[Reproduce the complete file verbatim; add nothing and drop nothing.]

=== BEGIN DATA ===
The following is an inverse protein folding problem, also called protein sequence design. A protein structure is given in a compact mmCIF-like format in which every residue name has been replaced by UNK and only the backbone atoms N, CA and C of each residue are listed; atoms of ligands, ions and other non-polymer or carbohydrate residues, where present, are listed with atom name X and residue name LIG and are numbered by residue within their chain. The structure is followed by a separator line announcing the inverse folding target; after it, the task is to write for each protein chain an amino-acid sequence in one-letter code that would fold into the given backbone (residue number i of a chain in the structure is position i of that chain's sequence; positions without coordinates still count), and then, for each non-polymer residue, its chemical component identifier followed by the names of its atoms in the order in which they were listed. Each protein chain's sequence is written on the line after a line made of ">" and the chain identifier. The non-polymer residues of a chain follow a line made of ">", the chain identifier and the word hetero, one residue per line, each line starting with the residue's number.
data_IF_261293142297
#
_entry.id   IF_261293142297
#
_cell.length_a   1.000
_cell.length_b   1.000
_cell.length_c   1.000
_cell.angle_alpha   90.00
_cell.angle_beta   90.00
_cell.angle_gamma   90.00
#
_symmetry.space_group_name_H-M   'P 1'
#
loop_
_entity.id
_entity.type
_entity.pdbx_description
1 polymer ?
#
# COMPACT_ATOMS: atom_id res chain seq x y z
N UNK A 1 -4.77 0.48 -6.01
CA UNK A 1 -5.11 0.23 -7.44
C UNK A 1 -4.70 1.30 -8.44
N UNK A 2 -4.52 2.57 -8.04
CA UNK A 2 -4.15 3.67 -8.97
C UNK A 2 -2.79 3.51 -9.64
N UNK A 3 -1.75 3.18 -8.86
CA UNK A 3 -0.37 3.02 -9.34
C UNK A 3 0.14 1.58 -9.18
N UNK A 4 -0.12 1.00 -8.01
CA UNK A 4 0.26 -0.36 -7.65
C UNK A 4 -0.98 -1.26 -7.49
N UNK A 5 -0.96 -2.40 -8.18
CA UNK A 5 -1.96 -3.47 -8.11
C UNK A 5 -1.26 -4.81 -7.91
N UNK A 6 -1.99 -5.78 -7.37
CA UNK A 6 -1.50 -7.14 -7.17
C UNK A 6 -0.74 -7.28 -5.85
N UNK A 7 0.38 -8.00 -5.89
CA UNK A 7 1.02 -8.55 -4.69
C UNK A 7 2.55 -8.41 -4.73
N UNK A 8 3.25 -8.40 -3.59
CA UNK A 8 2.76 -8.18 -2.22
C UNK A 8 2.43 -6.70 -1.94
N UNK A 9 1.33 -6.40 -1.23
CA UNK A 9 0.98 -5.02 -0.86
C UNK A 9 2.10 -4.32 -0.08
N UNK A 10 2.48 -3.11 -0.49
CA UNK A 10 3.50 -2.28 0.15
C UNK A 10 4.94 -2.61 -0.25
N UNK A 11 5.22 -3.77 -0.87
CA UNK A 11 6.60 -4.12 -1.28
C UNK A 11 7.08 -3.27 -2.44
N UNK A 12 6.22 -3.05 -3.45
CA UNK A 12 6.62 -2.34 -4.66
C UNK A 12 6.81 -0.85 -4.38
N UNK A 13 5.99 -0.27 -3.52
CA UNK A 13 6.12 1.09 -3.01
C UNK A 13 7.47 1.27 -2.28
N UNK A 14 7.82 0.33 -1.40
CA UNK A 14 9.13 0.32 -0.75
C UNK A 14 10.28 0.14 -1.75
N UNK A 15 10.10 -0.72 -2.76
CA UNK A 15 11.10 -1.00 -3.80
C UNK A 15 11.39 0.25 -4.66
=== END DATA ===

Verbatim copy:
The following is an inverse protein folding problem, also called protein sequence design. A protein structure is given in a compact mmCIF-like format in which every residue name has been replaced by UNK and only the backbone atoms N, CA and C of each residue are listed; atoms of ligands, ions and other non-polymer or carbohydrate residues, where present, are listed with atom name X and residue name LIG and are numbered by residue within their chain. The structure is followed by a separator line announcing the inverse folding target; after it, the task is to write for each protein chain an amino-acid sequence in one-letter code that would fold into the given backbone (residue number i of a chain in the structure is position i of that chain's sequence; positions without coordinates still count), and then, for each non-polymer residue, its chemical component identifier followed by the names of its atoms in the order in which they were listed. Each protein chain's sequence is written on the line after a line made of ">" and the chain identifier. The non-polymer residues of a chain follow a line made of ">", the chain identifier and the word hetero, one residue per line, each line starting with the residue's number.
data_IF_261293142297
#
_entry.id   IF_261293142297
#
_cell.length_a   1.000
_cell.length_b   1.000
_cell.length_c   1.000
_cell.angle_alpha   90.00
_cell.angle_beta   90.00
_cell.angle_gamma   90.00
#
_symmetry.space_group_name_H-M   'P 1'
#
loop_
_entity.id
_entity.type
_entity.pdbx_description
1 polymer ?
#
# COMPACT_ATOMS: atom_id res chain seq x y z
N UNK A 1 -4.77 0.48 -6.01
CA UNK A 1 -5.11 0.23 -7.44
C UNK A 1 -4.70 1.30 -8.44
N UNK A 2 -4.52 2.57 -8.04
CA UNK A 2 -4.15 3.67 -8.97
C UNK A 2 -2.79 3.51 -9.64
N UNK A 3 -1.75 3.18 -8.86
CA UNK A 3 -0.37 3.02 -9.34
C UNK A 3 0.14 1.58 -9.18
N UNK A 4 -0.12 1.00 -8.01
CA UNK A 4 0.26 -0.36 -7.65
C UNK A 4 -0.98 -1.26 -7.49
N UNK A 5 -0.96 -2.40 -8.18
CA UNK A 5 -1.96 -3.47 -8.11
C UNK A 5 -1.26 -4.81 -7.91
N UNK A 6 -1.99 -5.78 -7.37
CA UNK A 6 -1.50 -7.14 -7.17
C UNK A 6 -0.74 -7.28 -5.85
N UNK A 7 0.38 -8.00 -5.89
CA UNK A 7 1.02 -8.55 -4.69
C UNK A 7 2.55 -8.41 -4.73
N UNK A 8 3.25 -8.40 -3.59
CA UNK A 8 2.76 -8.18 -2.22
C UNK A 8 2.43 -6.70 -1.94
N UNK A 9 1.33 -6.40 -1.23
CA UNK A 9 0.98 -5.02 -0.86
C UNK A 9 2.10 -4.32 -0.08
N UNK A 10 2.48 -3.11 -0.49
CA UNK A 10 3.50 -2.28 0.15
C UNK A 10 4.94 -2.61 -0.25
N UNK A 11 5.22 -3.77 -0.87
CA UNK A 11 6.60 -4.12 -1.28
C UNK A 11 7.08 -3.27 -2.44
N UNK A 12 6.22 -3.05 -3.45
CA UNK A 12 6.62 -2.34 -4.66
C UNK A 12 6.81 -0.85 -4.38
N UNK A 13 5.99 -0.27 -3.52
CA UNK A 13 6.12 1.09 -3.01
C UNK A 13 7.47 1.27 -2.28
N UNK A 14 7.82 0.33 -1.40
CA UNK A 14 9.13 0.32 -0.75
C UNK A 14 10.28 0.14 -1.75
N UNK A 15 10.10 -0.72 -2.76
CA UNK A 15 11.10 -1.00 -3.80
C UNK A 15 11.39 0.25 -4.66